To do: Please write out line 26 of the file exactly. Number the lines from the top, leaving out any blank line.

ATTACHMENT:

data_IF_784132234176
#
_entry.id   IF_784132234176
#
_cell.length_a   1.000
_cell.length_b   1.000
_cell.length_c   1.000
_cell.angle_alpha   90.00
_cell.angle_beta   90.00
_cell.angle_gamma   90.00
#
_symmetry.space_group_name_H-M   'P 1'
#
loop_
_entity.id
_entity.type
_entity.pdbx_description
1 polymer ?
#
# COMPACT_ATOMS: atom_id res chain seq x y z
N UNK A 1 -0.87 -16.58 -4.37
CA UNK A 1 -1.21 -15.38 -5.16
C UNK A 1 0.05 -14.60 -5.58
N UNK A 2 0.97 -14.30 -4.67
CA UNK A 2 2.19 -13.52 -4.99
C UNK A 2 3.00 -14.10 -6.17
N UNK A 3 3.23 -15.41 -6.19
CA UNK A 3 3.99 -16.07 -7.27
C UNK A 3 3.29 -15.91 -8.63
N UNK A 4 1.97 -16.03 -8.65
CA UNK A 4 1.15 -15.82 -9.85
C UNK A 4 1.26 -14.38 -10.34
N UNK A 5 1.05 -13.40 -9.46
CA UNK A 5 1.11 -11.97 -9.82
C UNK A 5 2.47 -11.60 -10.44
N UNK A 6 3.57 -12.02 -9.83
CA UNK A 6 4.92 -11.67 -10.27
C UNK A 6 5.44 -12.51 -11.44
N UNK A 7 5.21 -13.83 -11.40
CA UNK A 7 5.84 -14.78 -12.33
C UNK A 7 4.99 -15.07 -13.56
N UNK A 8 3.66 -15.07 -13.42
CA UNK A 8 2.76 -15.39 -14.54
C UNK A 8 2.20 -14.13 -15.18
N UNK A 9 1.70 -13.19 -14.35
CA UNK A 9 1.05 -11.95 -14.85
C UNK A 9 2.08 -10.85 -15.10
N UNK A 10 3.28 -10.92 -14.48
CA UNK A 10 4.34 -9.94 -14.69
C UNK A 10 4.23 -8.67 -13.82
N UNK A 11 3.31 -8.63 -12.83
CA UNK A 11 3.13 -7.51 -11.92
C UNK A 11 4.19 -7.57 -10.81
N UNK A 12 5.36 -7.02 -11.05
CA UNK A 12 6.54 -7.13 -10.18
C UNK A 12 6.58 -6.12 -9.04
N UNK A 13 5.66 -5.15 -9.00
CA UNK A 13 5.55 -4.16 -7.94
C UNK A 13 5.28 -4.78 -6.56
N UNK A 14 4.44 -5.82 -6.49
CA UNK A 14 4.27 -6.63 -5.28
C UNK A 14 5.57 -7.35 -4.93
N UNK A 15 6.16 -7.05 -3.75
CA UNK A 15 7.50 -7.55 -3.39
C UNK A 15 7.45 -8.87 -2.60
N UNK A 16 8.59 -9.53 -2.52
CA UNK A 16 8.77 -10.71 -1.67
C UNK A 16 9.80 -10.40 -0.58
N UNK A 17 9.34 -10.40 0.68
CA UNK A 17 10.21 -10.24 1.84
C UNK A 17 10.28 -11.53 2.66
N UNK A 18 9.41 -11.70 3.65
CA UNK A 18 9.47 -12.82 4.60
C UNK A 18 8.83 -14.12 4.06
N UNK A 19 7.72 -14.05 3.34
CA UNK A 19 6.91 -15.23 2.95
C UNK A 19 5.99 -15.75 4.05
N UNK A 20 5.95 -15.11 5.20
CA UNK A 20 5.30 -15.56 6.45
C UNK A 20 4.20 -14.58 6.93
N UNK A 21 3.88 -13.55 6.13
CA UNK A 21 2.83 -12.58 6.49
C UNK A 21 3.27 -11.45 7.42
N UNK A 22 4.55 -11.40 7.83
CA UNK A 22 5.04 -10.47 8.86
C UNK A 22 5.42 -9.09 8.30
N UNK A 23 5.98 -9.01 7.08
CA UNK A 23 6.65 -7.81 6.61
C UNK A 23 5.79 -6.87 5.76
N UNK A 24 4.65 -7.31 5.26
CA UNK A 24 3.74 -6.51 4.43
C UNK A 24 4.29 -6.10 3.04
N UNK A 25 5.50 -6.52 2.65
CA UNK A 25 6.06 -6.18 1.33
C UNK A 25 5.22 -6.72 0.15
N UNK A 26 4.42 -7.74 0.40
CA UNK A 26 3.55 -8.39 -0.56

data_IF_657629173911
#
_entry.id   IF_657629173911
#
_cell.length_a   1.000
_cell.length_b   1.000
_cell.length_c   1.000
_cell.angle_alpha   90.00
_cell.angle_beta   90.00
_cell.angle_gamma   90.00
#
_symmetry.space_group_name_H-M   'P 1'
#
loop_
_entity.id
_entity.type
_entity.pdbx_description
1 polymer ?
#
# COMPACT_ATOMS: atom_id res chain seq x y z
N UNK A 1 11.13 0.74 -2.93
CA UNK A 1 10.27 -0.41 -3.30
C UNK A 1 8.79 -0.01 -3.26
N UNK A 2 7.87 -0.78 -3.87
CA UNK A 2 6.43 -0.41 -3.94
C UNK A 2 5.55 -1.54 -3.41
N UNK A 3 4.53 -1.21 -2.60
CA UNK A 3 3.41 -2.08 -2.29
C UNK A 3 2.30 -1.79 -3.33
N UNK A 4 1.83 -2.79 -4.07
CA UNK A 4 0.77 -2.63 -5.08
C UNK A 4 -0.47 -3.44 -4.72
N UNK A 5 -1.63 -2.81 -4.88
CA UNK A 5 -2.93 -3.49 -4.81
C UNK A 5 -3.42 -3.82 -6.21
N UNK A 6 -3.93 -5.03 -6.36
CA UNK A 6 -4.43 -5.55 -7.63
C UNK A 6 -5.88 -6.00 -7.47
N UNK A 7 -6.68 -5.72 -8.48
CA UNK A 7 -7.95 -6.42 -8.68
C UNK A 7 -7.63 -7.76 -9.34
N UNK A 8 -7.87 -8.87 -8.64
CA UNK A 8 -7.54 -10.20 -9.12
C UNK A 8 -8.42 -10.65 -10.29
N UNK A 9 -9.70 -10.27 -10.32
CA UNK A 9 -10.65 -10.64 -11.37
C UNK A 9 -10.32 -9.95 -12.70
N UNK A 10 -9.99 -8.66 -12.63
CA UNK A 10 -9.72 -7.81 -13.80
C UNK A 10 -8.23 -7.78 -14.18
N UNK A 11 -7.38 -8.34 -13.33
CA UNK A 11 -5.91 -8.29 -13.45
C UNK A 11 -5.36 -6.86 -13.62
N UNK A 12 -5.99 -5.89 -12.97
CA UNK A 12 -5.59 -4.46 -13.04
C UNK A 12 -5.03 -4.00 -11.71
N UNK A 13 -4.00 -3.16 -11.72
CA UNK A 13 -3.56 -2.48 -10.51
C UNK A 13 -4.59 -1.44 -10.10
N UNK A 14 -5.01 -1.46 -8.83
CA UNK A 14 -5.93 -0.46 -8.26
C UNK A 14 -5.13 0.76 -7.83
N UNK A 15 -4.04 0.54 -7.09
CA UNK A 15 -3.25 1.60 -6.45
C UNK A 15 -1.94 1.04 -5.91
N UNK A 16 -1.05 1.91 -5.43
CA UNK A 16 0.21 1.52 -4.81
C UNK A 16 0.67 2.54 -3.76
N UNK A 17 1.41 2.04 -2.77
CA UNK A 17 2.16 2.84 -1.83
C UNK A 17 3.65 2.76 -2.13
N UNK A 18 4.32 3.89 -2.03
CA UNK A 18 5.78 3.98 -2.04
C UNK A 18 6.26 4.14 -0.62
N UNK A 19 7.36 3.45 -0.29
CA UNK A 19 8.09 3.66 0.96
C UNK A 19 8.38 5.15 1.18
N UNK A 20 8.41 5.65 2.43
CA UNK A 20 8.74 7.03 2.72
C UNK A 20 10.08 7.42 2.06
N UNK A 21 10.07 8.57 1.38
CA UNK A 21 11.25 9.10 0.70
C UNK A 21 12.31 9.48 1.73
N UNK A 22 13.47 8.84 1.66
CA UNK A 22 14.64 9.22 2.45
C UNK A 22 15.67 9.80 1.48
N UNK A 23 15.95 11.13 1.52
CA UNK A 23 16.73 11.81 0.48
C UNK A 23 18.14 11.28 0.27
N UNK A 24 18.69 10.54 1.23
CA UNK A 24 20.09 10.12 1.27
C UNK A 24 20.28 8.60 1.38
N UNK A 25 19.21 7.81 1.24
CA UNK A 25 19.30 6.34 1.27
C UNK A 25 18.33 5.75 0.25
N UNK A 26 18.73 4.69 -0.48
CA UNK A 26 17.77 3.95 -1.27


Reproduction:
C UNK A 2 3.00 -14.10 -6.17